Blackpink

An inside look at the genre set to dominate mainstream music — K-Pop

The rise of K-Pop (short for Korean pop) has been brewing since 2010 after Psy’s Gangnam Style went viral, being the first video in history to reach 1 billion views on YouTube. More recently, however, groups such as BTS and Blackpink are proving that the genre is far from a one-hit wonder with their headlining acts at world-class festivals like Coachella and increasing presence at prestigious industry events like The Grammys. In short, K-Pop is no gimmick. It is staking its claim as a serious genre of music and when you realise the amount of work that goes on behind the scenes, being taken seriously is the least that K-Pop artists deserve.

Start young
When artists like Lorde and Billie Eilish enter the world stage, almost every publication emphasises their ages, pointing to their youth as an indicator of their impressive talents. In the world of K-Pop, the average age of successful artists ranges from 14 to 18 years old and it’s so normal that no one bats an eyelid. Starting especially young is something that is expected in the K-Pop industry and for some, the journey to stardom begins as early as elementary school.

Audition for discovery
In order for K-Pop stars to release their first polished album and glamorous music video, they first must put in years of gruelling work and development training. Now a member of Blackpink (one of K-Pop’s most acclaimed groups of the moment), Jennie Kim left Auckland when she was just 14 years old to turn her dream of being a K-Pop star into a reality. But the cliche story of being discovered at an open mic karaoke night at the local pub is non-existent in the Korean music industry. Like the majority of Korean pop artists, Jennie auditioned along with thousands of other hopefuls to sign under one of the top music labels in South Korea, YG Entertainment. But this is just the beginning.

Rigorous training
Once an individual is signed to a music label, one would think they’d be well on their way to crafting an album and practising choreography for a debut performance. But this is not so. Before artists get to call themselves official K-Pop stars, they are referred to as ‘trainees,’ and must undergo vocal training, dance practice, language learning, acting lessons and even go on strict diets, in order to prove that they’re capable and driven enough to stick it out in the industry. Some train for a year (which is the best case scenario), while most get stuck in the training days for half a decade before being picked up for a group. Some artists (such as G-Dragon) even give 11 years of their youth to the training programme, before they come close to stardom.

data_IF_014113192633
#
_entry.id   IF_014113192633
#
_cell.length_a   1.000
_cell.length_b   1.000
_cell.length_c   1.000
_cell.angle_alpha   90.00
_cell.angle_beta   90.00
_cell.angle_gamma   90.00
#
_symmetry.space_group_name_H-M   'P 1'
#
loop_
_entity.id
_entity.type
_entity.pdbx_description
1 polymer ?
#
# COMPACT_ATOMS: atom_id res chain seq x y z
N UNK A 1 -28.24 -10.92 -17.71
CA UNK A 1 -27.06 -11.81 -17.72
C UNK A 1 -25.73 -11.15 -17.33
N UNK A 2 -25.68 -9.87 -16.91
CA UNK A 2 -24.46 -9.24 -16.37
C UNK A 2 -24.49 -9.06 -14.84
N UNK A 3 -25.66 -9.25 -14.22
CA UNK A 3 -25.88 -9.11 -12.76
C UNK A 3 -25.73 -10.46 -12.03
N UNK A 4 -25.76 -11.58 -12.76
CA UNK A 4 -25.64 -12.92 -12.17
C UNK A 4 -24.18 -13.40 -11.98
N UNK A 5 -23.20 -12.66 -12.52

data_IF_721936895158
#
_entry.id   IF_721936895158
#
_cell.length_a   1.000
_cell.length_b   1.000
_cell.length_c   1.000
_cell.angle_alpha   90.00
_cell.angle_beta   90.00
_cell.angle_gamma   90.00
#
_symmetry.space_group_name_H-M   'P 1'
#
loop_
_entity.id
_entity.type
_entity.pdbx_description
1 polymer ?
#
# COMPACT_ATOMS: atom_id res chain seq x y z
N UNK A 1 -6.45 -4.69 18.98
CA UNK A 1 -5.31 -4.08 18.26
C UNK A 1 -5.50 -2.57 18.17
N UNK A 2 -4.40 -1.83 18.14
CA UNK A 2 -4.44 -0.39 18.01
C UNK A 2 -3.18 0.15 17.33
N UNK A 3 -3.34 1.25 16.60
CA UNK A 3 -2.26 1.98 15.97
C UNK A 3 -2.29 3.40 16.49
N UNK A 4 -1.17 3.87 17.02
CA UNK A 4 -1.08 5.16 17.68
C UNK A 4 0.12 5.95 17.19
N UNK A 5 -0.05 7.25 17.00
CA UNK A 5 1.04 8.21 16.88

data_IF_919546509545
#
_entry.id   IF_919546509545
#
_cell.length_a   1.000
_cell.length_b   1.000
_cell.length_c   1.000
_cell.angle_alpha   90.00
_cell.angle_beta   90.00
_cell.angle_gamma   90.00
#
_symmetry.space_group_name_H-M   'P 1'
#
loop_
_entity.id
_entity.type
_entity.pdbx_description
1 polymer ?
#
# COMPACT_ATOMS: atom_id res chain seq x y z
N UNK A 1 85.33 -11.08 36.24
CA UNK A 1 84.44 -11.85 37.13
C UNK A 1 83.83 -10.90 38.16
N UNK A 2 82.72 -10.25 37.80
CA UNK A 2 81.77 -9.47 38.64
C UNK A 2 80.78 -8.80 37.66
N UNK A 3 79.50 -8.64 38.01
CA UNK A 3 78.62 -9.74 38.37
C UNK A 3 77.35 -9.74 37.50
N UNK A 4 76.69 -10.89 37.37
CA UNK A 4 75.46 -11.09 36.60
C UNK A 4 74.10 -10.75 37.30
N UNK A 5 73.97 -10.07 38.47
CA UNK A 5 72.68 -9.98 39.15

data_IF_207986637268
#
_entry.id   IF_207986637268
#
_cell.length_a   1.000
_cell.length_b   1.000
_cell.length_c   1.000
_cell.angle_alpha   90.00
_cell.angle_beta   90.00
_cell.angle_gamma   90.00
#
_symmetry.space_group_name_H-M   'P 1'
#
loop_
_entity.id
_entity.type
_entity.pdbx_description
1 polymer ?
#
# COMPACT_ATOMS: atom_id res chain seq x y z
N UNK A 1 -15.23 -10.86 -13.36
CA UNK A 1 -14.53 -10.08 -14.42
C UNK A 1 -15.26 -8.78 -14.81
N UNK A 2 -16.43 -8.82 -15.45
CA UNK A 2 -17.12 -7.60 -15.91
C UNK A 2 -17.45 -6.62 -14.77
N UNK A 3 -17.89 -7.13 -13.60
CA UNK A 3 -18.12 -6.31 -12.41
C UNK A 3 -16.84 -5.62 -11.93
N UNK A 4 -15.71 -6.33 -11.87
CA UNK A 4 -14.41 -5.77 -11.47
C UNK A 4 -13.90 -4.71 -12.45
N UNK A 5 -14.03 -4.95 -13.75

Life as a trainee
Many K-Pop stars have been vocal about their days as trainees and the lifestyles they had to live. Aside from refining their skills as entertainers, singers such as AOA’s Seolhyun Kim and former member of Miss A, Suzy Bae, revealed the emphasis that was placed in their physical appearances. Not only were they evaluated on their singing and dancing skills on a weekly basis, but also, on their weight, with the young starlets given a limit of how high the number on the scale could reach. The K-Pop industry is not shy about its promotion of unrealistic beauty standards. Singers such as IU have shared stories of their crash diets which basically consist of eating one apple, one kumara and a protein shake a day while Jimin from the boy band, BTS, said how he was put on a diet that consisted of eating only one meal every 10 days.

No guarantee
Although these trainees give up years of their lives to commit to their music careers, their future is not guaranteed, and the chances of them ever actually stepping into the spotlight can be as small as 10%. Some trainees stay within the agency for over a decade and leave with nothing, and in most cases, less than what they started with. The intense training system makes it unrealistic for trainees to balance their lifestyles with school, resulting in young kids giving up their educations. Blackpink began with over ten girls and each week, someone would be either removed or replaced. After almost 7 years, Jennie, Lisa, Jisoo and Rosé were the last ones standing and made their long-awaited debut in 2016. Until then, the girls have not been allowed to have any form of social media and are only allowed limited interactions with the media.

Behind the glitz and glam
The hardships of training don’t come to an end just because an artist’s days as a trainee are over. The K-Pop industry is highly competitive and debuting does not mean instant success, fame and fortune. There are approximately 300 girl groups and boy groups in total in K-Pop and there’s simply no room for everyone to shine. Even well-known artists struggle to keep up with the demanding industry. The daily schedules of the artists during promotional time is jam-packed, seeing them bundled from one event to another in quick succession, with no breaks in between. Fainting during performances is not a rare occurrence. Red Velvet’s Joy, AOA’s Seolhyun and solo artist BoA are a few of the many K-Pop stars that have been seen collapsing on stage before carrying on with their schedules the following day as if nothing happened. The topic of isolation and depression have recently been brought to the forefront by artists such as Taeyeon (leader of Girls’ Generation), who stated on a talk show that she never wants her child to have the talent of singing, just in case they dream of being a singer like her. The isolation of being a K-Pop star has sadly affected some K-Pop musicians to a point of taking their own lives. In 2017, Jonghyun Kim from one of the most popular boy groups, SHINee committed suicide after being in the K-Pop industry for 12 years, causing widespread discussion about how the working conditions for these entertainers needed to change.

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